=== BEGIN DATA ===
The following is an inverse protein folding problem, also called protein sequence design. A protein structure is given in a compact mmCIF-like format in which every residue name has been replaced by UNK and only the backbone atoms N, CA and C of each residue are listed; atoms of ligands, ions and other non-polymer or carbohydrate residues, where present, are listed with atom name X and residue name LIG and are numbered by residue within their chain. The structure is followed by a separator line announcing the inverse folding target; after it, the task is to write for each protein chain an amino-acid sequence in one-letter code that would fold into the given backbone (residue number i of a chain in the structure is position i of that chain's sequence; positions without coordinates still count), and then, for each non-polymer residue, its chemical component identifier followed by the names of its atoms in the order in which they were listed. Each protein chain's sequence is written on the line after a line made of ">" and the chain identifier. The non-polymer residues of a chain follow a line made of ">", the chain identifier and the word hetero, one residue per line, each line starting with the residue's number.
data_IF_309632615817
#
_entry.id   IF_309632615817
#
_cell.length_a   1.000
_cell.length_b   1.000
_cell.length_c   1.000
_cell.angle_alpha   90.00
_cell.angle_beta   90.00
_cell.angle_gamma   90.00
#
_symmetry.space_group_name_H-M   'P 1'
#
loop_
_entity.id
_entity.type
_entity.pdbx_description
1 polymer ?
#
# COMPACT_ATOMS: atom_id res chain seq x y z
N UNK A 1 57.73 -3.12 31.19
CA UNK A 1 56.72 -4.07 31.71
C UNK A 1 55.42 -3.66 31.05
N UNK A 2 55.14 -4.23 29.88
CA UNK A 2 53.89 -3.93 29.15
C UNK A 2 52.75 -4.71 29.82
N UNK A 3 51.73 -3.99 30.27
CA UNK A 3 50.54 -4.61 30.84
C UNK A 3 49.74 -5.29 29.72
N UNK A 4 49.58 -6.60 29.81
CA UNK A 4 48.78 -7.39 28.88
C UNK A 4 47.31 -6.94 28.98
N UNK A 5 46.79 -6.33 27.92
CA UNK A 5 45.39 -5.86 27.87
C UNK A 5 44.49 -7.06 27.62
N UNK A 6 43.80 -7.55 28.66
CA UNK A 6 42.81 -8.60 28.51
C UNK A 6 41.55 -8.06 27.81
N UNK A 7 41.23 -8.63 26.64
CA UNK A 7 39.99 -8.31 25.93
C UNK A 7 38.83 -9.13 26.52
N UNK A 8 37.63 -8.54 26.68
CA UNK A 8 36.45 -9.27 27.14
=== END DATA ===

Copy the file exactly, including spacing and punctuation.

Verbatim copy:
The following is an inverse protein folding problem, also called protein sequence design. A protein structure is given in a compact mmCIF-like format in which every residue name has been replaced by UNK and only the backbone atoms N, CA and C of each residue are listed; atoms of ligands, ions and other non-polymer or carbohydrate residues, where present, are listed with atom name X and residue name LIG and are numbered by residue within their chain. The structure is followed by a separator line announcing the inverse folding target; after it, the task is to write for each protein chain an amino-acid sequence in one-letter code that would fold into the given backbone (residue number i of a chain in the structure is position i of that chain's sequence; positions without coordinates still count), and then, for each non-polymer residue, its chemical component identifier followed by the names of its atoms in the order in which they were listed. Each protein chain's sequence is written on the line after a line made of ">" and the chain identifier. The non-polymer residues of a chain follow a line made of ">", the chain identifier and the word hetero, one residue per line, each line starting with the residue's number.
data_IF_309632615817
#
_entry.id   IF_309632615817
#
_cell.length_a   1.000
_cell.length_b   1.000
_cell.length_c   1.000
_cell.angle_alpha   90.00
_cell.angle_beta   90.00
_cell.angle_gamma   90.00
#
_symmetry.space_group_name_H-M   'P 1'
#
loop_
_entity.id
_entity.type
_entity.pdbx_description
1 polymer ?
#
# COMPACT_ATOMS: atom_id res chain seq x y z
N UNK A 1 57.73 -3.12 31.19
CA UNK A 1 56.72 -4.07 31.71
C UNK A 1 55.42 -3.66 31.05
N UNK A 2 55.14 -4.23 29.88
CA UNK A 2 53.89 -3.93 29.15
C UNK A 2 52.75 -4.71 29.82
N UNK A 3 51.73 -3.99 30.27
CA UNK A 3 50.54 -4.61 30.84
C UNK A 3 49.74 -5.29 29.72
N UNK A 4 49.58 -6.60 29.81
CA UNK A 4 48.78 -7.39 28.88
C UNK A 4 47.31 -6.94 28.98
N UNK A 5 46.79 -6.33 27.92
CA UNK A 5 45.39 -5.86 27.87
C UNK A 5 44.49 -7.06 27.62
N UNK A 6 43.80 -7.55 28.66
CA UNK A 6 42.81 -8.60 28.51
C UNK A 6 41.55 -8.06 27.81
N UNK A 7 41.23 -8.63 26.64
CA UNK A 7 39.99 -8.31 25.93
C UNK A 7 38.83 -9.13 26.52
N UNK A 8 37.63 -8.54 26.68
CA UNK A 8 36.45 -9.27 27.14